Our dentist and team will do everything they can to save your tooth. However, it may occasionally become necessary to perform an extraction in order to protect the health of your remaining teeth. Removal of tooth will your gently as possible, and will provide you with appropriate instructions on how to care for the area following your procedure.
Although permanent teeth can last a lifetime, teeth that have become damaged or decayed may need to be removed or extracted. Before removing the tooth, our dentist will give you an injection of a local anaesthetic to numb the area where the tooth will be removed. If you are having more than one tooth extracted or a tooth is impacted, your dentist may use a general anaesthetic, this will prevent pain throughout your body and make you sleep through the procedure call Sedation Dentistry.
Instruction Before and After Tooth Removal
- Eat only soft things the day of the tooth removal—fluids, milk, ice cream, puddings, etc. Starting the second day, you can start trying to eat other foods only if you feel up to it. The advice here is to listen to your body and not push yourself to eat things you don’t have the strength to chew.
- After tooth removal you should be somewhat still, without strenuous activity, for about two hours. Don’t suck or spit, as this will inhibit the formation of a blood clot.
- Expect your saliva to be tinged with blood for several hours. You should follow the above instructions on how controlling bleeding and swelling
- Follow correctly pain medication as instructed
- If you continue to swell beyond the second day after extraction you should contact the dentist—you may have an infection.
- A raised head keeps fluids from accumulating in the head area.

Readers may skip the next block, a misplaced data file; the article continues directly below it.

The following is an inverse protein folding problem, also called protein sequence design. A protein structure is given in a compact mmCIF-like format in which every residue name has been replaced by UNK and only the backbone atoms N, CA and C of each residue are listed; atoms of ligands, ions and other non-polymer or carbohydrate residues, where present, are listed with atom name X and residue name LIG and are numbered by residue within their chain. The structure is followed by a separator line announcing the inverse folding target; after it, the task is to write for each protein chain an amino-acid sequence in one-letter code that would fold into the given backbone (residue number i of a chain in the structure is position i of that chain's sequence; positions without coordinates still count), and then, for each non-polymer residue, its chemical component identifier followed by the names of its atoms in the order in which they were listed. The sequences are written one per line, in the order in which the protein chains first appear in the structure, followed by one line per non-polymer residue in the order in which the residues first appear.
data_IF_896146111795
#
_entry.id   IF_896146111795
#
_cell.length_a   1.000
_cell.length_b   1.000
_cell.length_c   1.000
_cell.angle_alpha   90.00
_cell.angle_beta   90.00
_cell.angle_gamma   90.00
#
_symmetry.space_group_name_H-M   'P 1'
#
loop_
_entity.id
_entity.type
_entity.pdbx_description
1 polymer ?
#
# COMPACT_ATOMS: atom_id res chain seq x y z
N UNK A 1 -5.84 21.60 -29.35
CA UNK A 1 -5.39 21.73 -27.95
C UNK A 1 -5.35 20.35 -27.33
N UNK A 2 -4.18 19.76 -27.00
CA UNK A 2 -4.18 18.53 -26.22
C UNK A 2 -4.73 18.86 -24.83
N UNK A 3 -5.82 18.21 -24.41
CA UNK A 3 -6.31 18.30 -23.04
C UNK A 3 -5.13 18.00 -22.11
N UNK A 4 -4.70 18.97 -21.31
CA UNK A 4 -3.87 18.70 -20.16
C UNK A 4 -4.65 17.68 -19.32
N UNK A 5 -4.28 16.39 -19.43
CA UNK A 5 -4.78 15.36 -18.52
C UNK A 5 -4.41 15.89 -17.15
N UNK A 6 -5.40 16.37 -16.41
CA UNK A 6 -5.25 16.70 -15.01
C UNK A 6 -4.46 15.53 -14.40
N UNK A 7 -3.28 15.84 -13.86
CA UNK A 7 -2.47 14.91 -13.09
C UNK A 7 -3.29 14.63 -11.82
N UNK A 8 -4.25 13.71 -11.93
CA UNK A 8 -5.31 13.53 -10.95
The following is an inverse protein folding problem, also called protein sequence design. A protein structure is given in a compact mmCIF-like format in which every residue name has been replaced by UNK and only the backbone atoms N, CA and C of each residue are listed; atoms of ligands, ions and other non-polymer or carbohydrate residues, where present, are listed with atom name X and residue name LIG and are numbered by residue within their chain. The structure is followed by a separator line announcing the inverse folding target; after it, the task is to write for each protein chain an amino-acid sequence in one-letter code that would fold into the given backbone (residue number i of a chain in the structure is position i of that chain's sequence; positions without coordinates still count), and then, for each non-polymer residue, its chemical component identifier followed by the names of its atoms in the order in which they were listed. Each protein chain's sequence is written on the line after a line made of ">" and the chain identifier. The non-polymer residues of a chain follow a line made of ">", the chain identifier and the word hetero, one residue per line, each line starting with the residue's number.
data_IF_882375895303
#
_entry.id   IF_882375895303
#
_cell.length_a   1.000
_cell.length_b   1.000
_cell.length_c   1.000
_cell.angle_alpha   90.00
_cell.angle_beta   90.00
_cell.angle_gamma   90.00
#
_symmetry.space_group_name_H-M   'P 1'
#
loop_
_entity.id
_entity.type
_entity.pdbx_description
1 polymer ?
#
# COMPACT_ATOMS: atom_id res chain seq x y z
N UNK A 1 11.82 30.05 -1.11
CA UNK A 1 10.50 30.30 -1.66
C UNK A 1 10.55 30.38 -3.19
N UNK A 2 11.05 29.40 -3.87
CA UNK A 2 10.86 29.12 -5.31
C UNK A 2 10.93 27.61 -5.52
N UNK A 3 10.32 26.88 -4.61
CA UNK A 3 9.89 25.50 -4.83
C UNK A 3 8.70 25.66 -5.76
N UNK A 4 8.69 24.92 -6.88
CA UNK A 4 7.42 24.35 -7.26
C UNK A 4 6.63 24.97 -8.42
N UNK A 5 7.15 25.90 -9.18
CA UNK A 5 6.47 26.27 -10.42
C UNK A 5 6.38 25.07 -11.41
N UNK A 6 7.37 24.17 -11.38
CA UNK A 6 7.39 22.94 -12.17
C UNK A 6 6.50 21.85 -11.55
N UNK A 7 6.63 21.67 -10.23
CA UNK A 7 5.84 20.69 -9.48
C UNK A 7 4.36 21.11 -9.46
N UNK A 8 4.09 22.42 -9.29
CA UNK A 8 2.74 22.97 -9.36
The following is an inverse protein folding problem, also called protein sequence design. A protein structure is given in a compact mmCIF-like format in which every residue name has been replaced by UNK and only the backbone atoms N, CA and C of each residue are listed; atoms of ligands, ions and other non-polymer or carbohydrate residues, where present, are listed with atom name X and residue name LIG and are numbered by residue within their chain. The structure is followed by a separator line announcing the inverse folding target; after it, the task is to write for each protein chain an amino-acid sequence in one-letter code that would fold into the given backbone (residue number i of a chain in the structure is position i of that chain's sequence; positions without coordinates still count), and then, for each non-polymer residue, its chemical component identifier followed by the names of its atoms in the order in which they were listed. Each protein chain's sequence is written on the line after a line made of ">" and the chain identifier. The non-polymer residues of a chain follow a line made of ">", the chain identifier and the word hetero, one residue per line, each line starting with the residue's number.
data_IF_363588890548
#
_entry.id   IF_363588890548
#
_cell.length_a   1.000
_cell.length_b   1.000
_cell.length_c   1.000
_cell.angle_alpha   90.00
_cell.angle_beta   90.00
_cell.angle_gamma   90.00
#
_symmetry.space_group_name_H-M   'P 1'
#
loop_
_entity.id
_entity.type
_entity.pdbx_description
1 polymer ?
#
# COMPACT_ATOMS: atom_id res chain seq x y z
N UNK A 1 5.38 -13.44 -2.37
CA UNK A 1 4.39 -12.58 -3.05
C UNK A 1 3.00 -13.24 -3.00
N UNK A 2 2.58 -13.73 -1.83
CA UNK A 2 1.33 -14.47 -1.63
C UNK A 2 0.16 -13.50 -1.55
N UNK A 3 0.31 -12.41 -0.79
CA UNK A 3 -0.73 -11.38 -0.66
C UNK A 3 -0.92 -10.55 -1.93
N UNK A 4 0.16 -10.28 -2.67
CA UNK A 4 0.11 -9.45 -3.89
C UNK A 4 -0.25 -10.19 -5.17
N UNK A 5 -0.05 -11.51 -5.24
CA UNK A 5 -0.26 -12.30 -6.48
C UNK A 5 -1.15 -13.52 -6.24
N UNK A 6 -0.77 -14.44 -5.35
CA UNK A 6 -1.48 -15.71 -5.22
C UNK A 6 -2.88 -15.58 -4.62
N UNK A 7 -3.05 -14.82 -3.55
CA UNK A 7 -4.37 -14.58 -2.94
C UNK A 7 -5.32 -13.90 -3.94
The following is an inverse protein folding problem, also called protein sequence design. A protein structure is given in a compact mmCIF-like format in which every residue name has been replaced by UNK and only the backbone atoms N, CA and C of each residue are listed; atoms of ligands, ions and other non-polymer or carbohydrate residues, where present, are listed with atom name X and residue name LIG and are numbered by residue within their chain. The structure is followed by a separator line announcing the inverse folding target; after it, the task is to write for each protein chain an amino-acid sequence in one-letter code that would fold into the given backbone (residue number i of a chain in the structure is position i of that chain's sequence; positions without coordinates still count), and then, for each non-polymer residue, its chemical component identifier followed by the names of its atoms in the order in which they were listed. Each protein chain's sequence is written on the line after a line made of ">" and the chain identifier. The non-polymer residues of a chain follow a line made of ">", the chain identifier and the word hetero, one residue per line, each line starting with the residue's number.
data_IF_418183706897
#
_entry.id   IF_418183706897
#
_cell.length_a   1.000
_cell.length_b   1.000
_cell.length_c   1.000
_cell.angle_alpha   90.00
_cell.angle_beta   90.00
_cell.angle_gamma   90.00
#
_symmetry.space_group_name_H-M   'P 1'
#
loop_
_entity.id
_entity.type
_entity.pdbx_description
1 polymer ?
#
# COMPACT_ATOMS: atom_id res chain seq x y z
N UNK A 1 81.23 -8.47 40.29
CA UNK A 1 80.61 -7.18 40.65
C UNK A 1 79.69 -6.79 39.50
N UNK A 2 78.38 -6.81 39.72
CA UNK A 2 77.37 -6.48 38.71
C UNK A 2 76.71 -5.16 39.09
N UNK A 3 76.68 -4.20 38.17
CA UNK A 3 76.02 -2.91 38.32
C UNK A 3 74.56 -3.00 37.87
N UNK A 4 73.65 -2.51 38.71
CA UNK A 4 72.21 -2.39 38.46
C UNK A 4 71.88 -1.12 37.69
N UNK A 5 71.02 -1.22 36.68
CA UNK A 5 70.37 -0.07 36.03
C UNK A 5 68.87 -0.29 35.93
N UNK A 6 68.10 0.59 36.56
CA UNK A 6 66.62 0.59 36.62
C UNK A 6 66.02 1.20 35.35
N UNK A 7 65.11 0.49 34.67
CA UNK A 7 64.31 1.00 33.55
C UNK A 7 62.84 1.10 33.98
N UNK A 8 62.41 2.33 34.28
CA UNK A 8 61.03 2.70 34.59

- Keep the area of the tooth removal as clean as you can. You need to get rid of these food particles for proper healing
- You will have pain and it may be hard to open your mouth very far. This is normal. Your pain should lessen and your ability to open your mouth should improve some each day. If these things don’t get better, it could signal an infection and you should call your dentist.
What to expect with tooth extraction
Dentists and oral surgeons (dentists with special training to perform tooth removal) perform tooth extractions. Before removing the tooth, your dentist will give you an injection of a local anaesthetic (or pain medicine) to numb the area where the tooth will be removed. If you are having more than one tooth extracted or a tooth is impacted, your dentist may use a general anaesthetic, this will prevent pain throughout your body and make you sleep through the procedure.
If the tooth is impacted, the dentist will cut away gum and bone tissue that cover the tooth and then, using forceps, grasp the tooth and gently rock it back and forth to loosen it from the jaw bone and ligaments that hold it in place. Sometimes, a tooth that is difficult to remove must be taken out in pieces.
Once the tooth has been extracted, a blood clot usually forms in the socket. The dentist will pack a gauze pad into the socket and get you to bite down on it to help stop the bleeding. Sometimes the dentist will place a few stitches — usually self-dissolving — to close the gum edges over the extraction site.
Sometimes, the blood clot in the socket breaks loose, exposing the socket – causing a painful condition called dry socket. If this happens, your dentist will probably place a special dressing over the socket for a few days to protect it as a new clot form.
- A tooth that cannot be restored, because of severe caries
- A mobile tooth with severe periodontal disease, pulp necrosis, or periapical abscess, for which root canal treatment is required that the patient cannot afford (or for which endodontic treatment failed)
- Overcrowding of teeth in the dental arch, resulting in orthodontic deformity
- Area with an infection that has not been adequately
- Under stabilization of the fractured bone, teeth trauma
- Haemophiliac patients
- Caution and extreme care are required before extraction in patients on long-term corticosteroids, immunosuppressant, or cancer chemotherapeutic agents.
- Site exposed to radiation; if extraction is performed in the irradiated area, osteoradionecrosis results
- Proximity to a malignancy; extraction in the area of malignancy may increase the chances of dissemination of malignancy.
- Patients receiving such therapy results in osteochemonecrosis, brittle uncontrolled diabetes, end-stage renal and liver disease, uncontrolled leukaemia, lymphoma,
- hypertension, cardiac dysrhythmias, and cerebrovascular accidents.
Contact our friendly dental team today to learn more how to improve your oral health and smile appearance. We look forward to helping you reach the attractive, healthy smile you deserve!